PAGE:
With that said, the film even has a bad Darth Vader/Black Hole villain, cannibalism jokes when they might have been more shocking and some interesting production design for its age.  This includes glowing white chairs meant to evoke the 1978 Superman - The Movie that still look better than the Bryan Singer’s all HD shoot of Superman Returns trying to sport the same look in shots.  The result is a mixed bag that has actually appreciated in value in unexpected places, stayed bad or become worse in others and makes us realize we lost a potentially big star in Stratten no matter what else can be said about the film.  That alone is always reason to give Galaxina a second look, though Sci-Fi and genre fans have new reasons to add after that.


The anamorphically enhanced 2.35 X 1 image was shot by John Carpenter’s cinematographer of the time, Dean Cundey, making sense in part sense Carpenter’s Dark Star was being thought of here.  This includes the old and dated-on-arrival photochemical visual effects with amusing model work and other wacky camera tricks.  Though the print can have detail issues and show its age, the color is pretty good and offers one feature in particular that is ahead of its time.


Way too often these days, filmmakers and videomakers get carried away with making their frames one color, but this is down by cheap, tired digital means that are usually awful-looking and are just pretentious 99% of the time.  When we see that in several scenes where monochromatic colors signify another world, note how rich the color is, yet how much clearer the frame is in depth and detail.  Mind you, that is on this older film and this still looks far superior to the current digital equivalent at its best.  In the old Science Fiction works, infrared film would be used to show another world, while this did the trick in color.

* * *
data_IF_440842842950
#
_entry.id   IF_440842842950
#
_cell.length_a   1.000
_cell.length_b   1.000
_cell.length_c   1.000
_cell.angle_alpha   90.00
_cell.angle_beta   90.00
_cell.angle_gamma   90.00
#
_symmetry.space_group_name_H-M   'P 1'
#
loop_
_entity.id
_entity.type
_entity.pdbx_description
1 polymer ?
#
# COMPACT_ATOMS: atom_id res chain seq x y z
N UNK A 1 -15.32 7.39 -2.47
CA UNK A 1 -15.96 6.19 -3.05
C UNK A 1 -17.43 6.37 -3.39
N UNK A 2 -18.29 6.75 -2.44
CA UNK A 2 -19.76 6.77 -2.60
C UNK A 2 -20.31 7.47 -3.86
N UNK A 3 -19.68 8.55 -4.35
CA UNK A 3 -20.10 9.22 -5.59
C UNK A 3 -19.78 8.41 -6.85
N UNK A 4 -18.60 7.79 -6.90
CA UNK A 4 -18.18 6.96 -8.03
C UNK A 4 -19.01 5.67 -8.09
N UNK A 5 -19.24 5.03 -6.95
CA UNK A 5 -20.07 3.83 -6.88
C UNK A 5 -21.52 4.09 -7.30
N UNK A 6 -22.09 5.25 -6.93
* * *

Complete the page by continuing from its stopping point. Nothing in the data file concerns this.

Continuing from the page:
You can still find flaws here and there, but Cundey shot this to be seen on a big screen and some of that was supposed to get some laughs.  As compared to the Mel Brooks’ later Star Wars send-up Spaceballs, it more than holds its own.  BCI has announced and delayed that this would be one of their initial titles in the new HD-DVD format.  If and when that edition comes out, it will be interesting to see the differences and we will cover it if possible.


For a film that as an optical monophonic release, sonics may not be perfect for these new Dolby Digital 5.1 and DTS 5.1 mixes, with the source material showing its age, but it is a warm, full, ambitious upgrade that puts many 5.1 mixes today to shame in their weakness and lack of use of the channels.  It brings back how good those tracks could be and keeps the quirkiness of the score in tact, including obvious recycling of sound effects from other Sci-Fi shows and films.


Extras include an audio interview with Sachs, audio commentary for the film where Sachs is joined by star Stephen Macht, four stills/storyboard galleries, DVD-ROM accessible articles on the film from Starlog and Fangoria Magazines in their early days & two screenplays that are all printable, a six-page foldout inside the DVD case about Dorothy & the film, the original theatrical trailer and additional footage form the international prints that have their moments.



-   Nicholas Sheffo